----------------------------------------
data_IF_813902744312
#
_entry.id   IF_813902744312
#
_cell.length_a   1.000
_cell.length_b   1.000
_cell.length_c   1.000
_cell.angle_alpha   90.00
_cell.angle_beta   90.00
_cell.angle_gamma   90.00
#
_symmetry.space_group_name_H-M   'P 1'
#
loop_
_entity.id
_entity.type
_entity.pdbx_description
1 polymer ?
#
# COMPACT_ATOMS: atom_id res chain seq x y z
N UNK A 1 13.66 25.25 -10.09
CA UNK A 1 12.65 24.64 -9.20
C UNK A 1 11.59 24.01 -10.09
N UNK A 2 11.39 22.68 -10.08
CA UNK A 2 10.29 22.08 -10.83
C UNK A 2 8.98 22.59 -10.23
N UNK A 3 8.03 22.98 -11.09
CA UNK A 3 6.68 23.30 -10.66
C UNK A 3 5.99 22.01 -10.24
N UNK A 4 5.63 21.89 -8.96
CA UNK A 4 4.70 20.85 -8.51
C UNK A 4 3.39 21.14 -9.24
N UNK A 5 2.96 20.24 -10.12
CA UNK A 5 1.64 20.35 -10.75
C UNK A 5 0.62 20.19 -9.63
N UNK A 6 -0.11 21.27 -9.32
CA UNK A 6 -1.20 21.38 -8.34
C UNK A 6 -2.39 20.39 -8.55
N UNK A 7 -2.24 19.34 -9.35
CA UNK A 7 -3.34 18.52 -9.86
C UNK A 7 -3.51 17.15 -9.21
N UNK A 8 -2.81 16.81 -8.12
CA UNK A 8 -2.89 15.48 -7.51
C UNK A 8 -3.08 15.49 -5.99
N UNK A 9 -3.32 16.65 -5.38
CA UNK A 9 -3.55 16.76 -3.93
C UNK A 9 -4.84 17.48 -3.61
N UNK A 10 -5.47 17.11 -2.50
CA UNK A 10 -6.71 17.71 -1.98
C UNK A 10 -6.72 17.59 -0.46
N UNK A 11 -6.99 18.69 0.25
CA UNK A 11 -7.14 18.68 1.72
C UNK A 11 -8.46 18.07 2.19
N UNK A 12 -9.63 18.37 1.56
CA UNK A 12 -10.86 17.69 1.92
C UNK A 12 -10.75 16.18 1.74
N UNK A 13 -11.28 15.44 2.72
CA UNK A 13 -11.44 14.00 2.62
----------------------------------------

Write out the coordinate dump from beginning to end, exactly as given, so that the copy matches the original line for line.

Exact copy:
data_IF_813902744312
#
_entry.id   IF_813902744312
#
_cell.length_a   1.000
_cell.length_b   1.000
_cell.length_c   1.000
_cell.angle_alpha   90.00
_cell.angle_beta   90.00
_cell.angle_gamma   90.00
#
_symmetry.space_group_name_H-M   'P 1'
#
loop_
_entity.id
_entity.type
_entity.pdbx_description
1 polymer ?
#
# COMPACT_ATOMS: atom_id res chain seq x y z
N UNK A 1 13.66 25.25 -10.09
CA UNK A 1 12.65 24.64 -9.20
C UNK A 1 11.59 24.01 -10.09
N UNK A 2 11.39 22.68 -10.08
CA UNK A 2 10.29 22.08 -10.83
C UNK A 2 8.98 22.59 -10.23
N UNK A 3 8.03 22.98 -11.09
CA UNK A 3 6.68 23.30 -10.66
C UNK A 3 5.99 22.01 -10.24
N UNK A 4 5.63 21.89 -8.96
CA UNK A 4 4.70 20.85 -8.51
C UNK A 4 3.39 21.14 -9.24
N UNK A 5 2.96 20.24 -10.12
CA UNK A 5 1.64 20.35 -10.75
C UNK A 5 0.62 20.19 -9.63
N UNK A 6 -0.11 21.27 -9.32
CA UNK A 6 -1.20 21.38 -8.34
C UNK A 6 -2.39 20.39 -8.55
N UNK A 7 -2.24 19.34 -9.35
CA UNK A 7 -3.34 18.52 -9.86
C UNK A 7 -3.51 17.15 -9.21
N UNK A 8 -2.81 16.81 -8.12
CA UNK A 8 -2.89 15.48 -7.51
C UNK A 8 -3.08 15.49 -5.99
N UNK A 9 -3.32 16.65 -5.38
CA UNK A 9 -3.55 16.76 -3.93
C UNK A 9 -4.84 17.48 -3.61
N UNK A 10 -5.47 17.11 -2.50
CA UNK A 10 -6.71 17.71 -1.98
C UNK A 10 -6.72 17.59 -0.46
N UNK A 11 -6.99 18.69 0.25
CA UNK A 11 -7.14 18.68 1.72
C UNK A 11 -8.46 18.07 2.19
N UNK A 12 -9.63 18.37 1.56
CA UNK A 12 -10.86 17.69 1.92
C UNK A 12 -10.75 16.18 1.74
N UNK A 13 -11.28 15.44 2.72
CA UNK A 13 -11.44 14.00 2.62